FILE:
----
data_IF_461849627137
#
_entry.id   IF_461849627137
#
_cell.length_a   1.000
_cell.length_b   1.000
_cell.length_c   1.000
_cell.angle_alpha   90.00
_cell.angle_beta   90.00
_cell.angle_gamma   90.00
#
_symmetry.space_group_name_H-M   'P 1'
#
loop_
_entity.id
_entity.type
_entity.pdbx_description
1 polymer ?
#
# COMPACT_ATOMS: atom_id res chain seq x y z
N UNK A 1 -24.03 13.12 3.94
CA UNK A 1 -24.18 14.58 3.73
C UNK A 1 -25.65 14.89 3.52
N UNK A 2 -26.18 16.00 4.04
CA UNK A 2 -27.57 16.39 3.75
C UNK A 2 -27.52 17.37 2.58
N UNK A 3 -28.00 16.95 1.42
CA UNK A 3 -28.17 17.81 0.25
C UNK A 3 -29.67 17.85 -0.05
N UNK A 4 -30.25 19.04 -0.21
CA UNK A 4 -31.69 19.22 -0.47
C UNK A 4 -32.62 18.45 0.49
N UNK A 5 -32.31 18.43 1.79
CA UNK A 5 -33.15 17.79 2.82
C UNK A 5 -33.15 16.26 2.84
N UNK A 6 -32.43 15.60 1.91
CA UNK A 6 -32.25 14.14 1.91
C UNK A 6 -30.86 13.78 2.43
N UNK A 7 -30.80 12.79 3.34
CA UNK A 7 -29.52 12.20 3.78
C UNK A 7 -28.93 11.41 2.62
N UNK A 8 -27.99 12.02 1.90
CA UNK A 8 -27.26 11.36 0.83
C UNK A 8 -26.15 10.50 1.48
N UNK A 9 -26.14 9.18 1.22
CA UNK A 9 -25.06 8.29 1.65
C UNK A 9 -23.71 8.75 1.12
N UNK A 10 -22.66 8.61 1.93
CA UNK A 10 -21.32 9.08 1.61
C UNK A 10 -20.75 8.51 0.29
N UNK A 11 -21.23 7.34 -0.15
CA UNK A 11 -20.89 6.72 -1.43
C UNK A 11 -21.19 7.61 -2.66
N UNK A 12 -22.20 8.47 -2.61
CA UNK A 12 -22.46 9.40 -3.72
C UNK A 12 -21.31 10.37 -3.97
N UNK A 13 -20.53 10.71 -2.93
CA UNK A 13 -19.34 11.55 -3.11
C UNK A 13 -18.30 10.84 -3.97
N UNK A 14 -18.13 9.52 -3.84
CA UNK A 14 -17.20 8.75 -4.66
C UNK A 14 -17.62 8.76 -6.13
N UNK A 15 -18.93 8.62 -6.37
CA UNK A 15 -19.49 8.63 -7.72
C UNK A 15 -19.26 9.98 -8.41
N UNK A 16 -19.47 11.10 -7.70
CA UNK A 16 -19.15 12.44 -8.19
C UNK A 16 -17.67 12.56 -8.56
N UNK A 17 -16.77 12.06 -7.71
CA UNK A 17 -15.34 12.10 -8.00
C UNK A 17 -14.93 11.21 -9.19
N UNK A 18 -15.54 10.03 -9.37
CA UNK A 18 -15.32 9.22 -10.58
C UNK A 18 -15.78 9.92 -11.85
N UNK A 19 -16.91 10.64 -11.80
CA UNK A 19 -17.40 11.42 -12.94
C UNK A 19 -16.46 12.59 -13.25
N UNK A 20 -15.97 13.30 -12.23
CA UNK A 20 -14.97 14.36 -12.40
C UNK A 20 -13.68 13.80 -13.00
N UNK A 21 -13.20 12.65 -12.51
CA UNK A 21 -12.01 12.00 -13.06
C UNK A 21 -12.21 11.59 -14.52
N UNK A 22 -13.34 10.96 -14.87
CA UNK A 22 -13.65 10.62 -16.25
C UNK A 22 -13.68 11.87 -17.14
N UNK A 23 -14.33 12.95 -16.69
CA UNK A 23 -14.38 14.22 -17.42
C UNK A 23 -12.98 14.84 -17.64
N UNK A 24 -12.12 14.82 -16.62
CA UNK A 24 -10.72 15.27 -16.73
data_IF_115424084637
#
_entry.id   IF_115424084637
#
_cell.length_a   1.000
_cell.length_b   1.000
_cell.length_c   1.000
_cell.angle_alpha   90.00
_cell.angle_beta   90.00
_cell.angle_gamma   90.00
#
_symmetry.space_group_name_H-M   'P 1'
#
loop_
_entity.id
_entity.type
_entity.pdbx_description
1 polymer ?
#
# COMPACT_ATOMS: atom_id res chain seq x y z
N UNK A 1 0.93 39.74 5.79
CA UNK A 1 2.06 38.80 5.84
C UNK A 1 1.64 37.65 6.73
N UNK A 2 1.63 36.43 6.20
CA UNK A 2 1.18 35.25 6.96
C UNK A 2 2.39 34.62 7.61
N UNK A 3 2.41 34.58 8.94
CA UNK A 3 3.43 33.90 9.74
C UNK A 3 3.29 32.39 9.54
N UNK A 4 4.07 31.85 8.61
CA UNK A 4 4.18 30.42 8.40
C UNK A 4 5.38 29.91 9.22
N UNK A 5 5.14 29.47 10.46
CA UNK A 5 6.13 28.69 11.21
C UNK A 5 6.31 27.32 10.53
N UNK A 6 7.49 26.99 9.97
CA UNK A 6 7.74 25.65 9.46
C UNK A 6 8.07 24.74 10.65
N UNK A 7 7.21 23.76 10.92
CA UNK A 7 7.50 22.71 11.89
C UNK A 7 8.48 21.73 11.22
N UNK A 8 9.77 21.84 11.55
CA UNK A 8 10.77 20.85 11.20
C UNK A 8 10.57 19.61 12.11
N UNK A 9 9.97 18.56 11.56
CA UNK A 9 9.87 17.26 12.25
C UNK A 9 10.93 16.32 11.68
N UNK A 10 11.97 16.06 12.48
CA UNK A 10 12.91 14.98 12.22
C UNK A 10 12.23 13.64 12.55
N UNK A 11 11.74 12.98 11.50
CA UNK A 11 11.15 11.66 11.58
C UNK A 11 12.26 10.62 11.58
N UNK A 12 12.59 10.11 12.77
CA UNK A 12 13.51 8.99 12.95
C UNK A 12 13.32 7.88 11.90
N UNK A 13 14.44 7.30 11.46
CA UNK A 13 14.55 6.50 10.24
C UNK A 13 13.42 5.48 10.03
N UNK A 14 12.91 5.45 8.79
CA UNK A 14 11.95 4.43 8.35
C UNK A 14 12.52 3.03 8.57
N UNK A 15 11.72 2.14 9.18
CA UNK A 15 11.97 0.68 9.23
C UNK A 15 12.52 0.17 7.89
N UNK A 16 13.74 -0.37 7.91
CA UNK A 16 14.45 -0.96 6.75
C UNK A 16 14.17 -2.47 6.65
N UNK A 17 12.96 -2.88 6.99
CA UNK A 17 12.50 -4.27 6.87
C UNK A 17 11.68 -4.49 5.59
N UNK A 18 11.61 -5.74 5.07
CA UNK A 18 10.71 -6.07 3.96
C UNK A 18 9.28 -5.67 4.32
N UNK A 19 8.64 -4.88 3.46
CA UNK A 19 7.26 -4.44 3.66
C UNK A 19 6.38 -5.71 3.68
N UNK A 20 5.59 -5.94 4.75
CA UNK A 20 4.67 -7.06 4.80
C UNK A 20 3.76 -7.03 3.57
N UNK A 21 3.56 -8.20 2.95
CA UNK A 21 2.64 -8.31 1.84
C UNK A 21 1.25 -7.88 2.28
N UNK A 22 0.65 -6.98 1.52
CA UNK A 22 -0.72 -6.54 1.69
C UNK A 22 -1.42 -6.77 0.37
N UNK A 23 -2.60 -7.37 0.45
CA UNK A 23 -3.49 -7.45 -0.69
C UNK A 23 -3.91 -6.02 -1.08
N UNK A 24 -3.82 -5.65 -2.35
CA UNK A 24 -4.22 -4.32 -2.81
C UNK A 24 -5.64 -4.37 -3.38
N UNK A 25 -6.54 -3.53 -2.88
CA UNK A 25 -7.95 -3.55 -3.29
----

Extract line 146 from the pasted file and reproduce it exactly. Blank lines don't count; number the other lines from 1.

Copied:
CA UNK A 12 13.51 8.99 12.95